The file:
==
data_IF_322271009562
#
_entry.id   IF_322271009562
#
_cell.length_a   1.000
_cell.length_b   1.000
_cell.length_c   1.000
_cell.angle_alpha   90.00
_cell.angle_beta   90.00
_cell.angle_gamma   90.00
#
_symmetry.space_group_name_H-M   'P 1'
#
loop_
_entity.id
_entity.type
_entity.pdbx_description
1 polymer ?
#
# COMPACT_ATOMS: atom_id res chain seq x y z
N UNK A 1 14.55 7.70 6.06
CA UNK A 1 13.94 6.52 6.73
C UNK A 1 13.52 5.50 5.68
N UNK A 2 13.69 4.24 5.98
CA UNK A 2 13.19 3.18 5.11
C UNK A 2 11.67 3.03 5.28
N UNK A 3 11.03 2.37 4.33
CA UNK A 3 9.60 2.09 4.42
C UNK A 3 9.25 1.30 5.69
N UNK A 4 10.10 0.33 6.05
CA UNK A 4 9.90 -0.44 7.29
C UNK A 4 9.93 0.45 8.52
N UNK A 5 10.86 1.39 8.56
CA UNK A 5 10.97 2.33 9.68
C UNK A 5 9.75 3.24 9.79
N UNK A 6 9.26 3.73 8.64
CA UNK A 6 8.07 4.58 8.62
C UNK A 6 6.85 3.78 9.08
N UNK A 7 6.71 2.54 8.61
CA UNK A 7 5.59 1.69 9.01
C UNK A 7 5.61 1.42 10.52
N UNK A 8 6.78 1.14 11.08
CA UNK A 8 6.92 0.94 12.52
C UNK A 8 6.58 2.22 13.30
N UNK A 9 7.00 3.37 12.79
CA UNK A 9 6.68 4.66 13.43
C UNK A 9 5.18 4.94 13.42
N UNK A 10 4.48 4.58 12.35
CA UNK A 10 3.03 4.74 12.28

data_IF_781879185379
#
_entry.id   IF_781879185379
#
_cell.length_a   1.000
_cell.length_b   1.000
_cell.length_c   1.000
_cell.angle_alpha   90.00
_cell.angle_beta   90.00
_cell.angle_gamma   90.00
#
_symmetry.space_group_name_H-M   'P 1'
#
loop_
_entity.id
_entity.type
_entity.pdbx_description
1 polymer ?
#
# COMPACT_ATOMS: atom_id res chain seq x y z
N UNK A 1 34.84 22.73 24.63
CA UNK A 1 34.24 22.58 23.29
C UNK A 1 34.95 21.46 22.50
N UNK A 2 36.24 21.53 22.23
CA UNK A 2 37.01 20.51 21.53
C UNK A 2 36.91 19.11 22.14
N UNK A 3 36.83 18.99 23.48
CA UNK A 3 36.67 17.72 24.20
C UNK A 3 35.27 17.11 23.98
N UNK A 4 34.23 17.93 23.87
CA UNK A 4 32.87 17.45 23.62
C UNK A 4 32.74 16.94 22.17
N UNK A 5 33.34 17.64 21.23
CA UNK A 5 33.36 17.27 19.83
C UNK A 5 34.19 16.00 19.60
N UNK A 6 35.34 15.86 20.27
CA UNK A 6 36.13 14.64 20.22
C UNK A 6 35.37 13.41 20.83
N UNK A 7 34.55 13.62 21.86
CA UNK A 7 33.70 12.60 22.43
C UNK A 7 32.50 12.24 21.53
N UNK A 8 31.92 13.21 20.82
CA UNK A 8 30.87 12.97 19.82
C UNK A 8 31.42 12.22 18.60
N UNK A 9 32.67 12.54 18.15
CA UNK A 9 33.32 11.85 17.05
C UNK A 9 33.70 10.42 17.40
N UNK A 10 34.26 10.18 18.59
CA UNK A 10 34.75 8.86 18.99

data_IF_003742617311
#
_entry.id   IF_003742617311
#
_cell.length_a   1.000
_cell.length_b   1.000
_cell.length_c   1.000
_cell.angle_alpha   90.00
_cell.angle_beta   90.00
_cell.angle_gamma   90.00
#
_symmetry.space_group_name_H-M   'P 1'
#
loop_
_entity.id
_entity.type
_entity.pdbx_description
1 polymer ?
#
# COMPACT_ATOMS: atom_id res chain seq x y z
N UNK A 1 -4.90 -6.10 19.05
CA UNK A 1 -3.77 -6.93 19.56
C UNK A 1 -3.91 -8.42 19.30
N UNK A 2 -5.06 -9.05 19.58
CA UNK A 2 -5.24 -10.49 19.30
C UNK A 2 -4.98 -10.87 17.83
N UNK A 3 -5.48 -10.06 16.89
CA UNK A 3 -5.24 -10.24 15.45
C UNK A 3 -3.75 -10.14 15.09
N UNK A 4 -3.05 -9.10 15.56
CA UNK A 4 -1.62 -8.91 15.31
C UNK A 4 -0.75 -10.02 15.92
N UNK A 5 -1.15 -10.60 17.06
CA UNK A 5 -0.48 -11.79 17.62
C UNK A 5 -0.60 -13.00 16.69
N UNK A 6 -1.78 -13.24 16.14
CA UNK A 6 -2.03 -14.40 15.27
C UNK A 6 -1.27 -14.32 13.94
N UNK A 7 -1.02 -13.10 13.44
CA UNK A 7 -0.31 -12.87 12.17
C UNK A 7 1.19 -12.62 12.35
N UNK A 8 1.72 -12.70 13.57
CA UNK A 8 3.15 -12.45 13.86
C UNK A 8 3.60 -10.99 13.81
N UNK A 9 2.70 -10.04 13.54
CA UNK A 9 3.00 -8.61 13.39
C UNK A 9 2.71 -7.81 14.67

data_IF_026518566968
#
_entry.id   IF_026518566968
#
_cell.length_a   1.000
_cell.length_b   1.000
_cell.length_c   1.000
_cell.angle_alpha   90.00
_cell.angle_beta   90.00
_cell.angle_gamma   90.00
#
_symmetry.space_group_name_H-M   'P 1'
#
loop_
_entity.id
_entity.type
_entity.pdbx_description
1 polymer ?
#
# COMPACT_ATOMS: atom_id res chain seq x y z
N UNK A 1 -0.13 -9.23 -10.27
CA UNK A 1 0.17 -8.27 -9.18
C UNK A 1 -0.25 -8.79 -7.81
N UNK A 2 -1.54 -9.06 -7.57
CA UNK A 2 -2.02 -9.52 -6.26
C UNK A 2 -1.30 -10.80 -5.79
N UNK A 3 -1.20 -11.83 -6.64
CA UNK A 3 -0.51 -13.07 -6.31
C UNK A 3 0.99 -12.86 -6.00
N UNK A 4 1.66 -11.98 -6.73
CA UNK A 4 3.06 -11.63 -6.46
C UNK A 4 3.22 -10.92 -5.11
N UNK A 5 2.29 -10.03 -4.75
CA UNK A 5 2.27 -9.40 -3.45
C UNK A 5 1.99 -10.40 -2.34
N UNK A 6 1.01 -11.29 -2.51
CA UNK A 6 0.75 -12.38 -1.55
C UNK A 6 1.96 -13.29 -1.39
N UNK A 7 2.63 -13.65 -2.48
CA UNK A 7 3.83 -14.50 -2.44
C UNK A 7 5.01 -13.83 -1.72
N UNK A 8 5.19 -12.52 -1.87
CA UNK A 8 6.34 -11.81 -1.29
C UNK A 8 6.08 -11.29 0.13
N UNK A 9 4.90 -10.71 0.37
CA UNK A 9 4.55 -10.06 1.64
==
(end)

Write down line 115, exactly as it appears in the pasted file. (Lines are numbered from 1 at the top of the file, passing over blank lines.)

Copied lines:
_entity.pdbx_description